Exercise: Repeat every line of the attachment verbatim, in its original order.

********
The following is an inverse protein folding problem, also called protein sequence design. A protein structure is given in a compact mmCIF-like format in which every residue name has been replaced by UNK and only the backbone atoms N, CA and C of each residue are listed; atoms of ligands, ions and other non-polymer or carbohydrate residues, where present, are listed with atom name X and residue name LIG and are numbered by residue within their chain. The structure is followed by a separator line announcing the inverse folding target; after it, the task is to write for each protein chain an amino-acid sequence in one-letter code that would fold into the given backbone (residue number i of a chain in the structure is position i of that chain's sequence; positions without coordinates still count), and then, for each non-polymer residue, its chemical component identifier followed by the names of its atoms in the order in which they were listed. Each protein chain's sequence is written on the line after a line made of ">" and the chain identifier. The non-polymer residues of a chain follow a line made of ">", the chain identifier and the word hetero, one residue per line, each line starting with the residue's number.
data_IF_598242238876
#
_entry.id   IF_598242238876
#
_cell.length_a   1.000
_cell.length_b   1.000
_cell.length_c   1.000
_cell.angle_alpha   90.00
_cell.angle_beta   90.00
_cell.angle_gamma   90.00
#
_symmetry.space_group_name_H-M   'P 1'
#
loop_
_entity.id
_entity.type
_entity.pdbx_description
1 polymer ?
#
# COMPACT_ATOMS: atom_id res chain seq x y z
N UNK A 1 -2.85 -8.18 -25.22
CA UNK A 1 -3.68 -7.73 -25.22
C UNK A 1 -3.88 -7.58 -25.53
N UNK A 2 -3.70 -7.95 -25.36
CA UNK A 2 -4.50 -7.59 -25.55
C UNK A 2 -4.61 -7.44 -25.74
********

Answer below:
The following is an inverse protein folding problem, also called protein sequence design. A protein structure is given in a compact mmCIF-like format in which every residue name has been replaced by UNK and only the backbone atoms N, CA and C of each residue are listed; atoms of ligands, ions and other non-polymer or carbohydrate residues, where present, are listed with atom name X and residue name LIG and are numbered by residue within their chain. The structure is followed by a separator line announcing the inverse folding target; after it, the task is to write for each protein chain an amino-acid sequence in one-letter code that would fold into the given backbone (residue number i of a chain in the structure is position i of that chain's sequence; positions without coordinates still count), and then, for each non-polymer residue, its chemical component identifier followed by the names of its atoms in the order in which they were listed. Each protein chain's sequence is written on the line after a line made of ">" and the chain identifier. The non-polymer residues of a chain follow a line made of ">", the chain identifier and the word hetero, one residue per line, each line starting with the residue's number.
data_IF_598242238876
#
_entry.id   IF_598242238876
#
_cell.length_a   1.000
_cell.length_b   1.000
_cell.length_c   1.000
_cell.angle_alpha   90.00
_cell.angle_beta   90.00
_cell.angle_gamma   90.00
#
_symmetry.space_group_name_H-M   'P 1'
#
loop_
_entity.id
_entity.type
_entity.pdbx_description
1 polymer ?
#
# COMPACT_ATOMS: atom_id res chain seq x y z
N UNK A 1 -2.85 -8.18 -25.22
CA UNK A 1 -3.68 -7.73 -25.22
C UNK A 1 -3.88 -7.58 -25.53
N UNK A 2 -3.70 -7.95 -25.36
CA UNK A 2 -4.50 -7.59 -25.55
C UNK A 2 -4.61 -7.44 -25.74